A center-left party that has historically supported generous public service provision will find that the piggy bank is empty. How will Labour make a difference if it can’t fund a growth strategy? Its ambitious Green Prosperity Plan, unveiled in September, bearing a hefty £28 billion price tag, looks vulnerable under current economic conditions. Will Labour just manage decline too?

Long before any general election campaign is due, traps are being set for Labour. Hunt can challenge Reeves to accept his plans or set out how she will find the money to reverse them. As Reeves herself observed in her sharp response to Hunt in the House of Commons, “the Tories want to party like it’s 2010.” In that year, Chancellor George Osborne slashed budgets and challenged Labour to say how they would balance the books. Osborne, by no coincidence, has been invited back to Downing Street to give advice on how to snooker the opposition.

Yet the last time Labour set out an alternative budget — before the 1992 election — the party was defeated, despite weariness with 13 years of Tory rule. The Conservatives and their allies in the press warned against the opposition’s impending  “double tax whammy” and Labour had no answer.

Reeves and Starmer have taken a different path. Labour has trailed the Tories on economic competence for the last 15 years. Recent market turbulence has finally given them the lead in opinion polls, but it may only be temporary — the last Tory prime minister’s package of unfunded tax cuts led to her ejection from office.

Labour’s Tony Blair and his Shadow Chancellor Gordon Brown faced the same dilemma in the 1990s. The Tory government of the day was beset by divisions, scandals and recent economic failure. But the voters still needed convincing that their money would be safe in Labour’s hands, even as a large majority wanted to spend billions rebuilding dilapidated schools and hospitals.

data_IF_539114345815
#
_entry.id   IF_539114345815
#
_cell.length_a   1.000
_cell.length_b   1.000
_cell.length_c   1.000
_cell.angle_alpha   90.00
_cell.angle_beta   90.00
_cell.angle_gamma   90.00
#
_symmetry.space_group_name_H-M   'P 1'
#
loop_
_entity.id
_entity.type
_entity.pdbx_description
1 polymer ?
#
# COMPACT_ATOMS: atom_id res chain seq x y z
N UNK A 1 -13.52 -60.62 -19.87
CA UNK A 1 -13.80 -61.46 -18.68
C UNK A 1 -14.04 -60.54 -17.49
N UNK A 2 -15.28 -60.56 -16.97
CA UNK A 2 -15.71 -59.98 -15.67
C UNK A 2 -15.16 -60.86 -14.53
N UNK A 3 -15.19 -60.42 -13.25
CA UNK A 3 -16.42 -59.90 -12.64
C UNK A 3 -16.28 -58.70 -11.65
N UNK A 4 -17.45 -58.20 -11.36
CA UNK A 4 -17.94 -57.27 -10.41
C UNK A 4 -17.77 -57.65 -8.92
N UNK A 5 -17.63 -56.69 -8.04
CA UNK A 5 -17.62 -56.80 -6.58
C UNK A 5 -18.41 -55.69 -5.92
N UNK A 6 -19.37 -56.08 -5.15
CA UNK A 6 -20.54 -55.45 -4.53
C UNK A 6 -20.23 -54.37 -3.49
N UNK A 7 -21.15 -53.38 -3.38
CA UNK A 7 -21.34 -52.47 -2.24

Reeves has elected to imitate Blair and Brown, pledging that a Labour government will not borrow to fund day-to-day spending. She even backed a Tory cut in the basic rate of income tax before it was dropped a few weeks ago. 

But there is a big difference between Labour then and now. In 1997, Blair and Brown were bequeathed sound finances by the Tories in the midst of a long post-Cold War boom. Inflation was low and the price of manufactured goods was falling because of globalization. Today, globalization is in reverse, war is on Europe’s doorstep and rising interest rates on government debt have left a black hole in the Treasury’s accounts. The tax burden has soared to heights not seen since World War II.

We are a lot closer to the Britain of Maudling’s stuttering “stop-go” economy and Byrne’s miserable post-recession bust. A glint of hope beckons in an optimistic OBR forecast for steady growth in 2025. But Labour can’t bank on that yet. More likely, there will be “no money.” The path back to power for the opposition party will be paved by penury.

More From Bloomberg Opinion:

• The UK Budget’s Deadly Silence on Housing: Therese Raphael

• The UK Could Use a World Cup Win — for the Economy: Andrea Felsted

• The UK Already Has a Nasty Wealth Tax: Merryn Somerset Webb

This column does not necessarily reflect the opinion of the editorial board or Bloomberg LP and its owners.

Martin Ivens is the editor of the Times Literary Supplement. Previously, he was editor of the Sunday Times of London and its chief political commentator.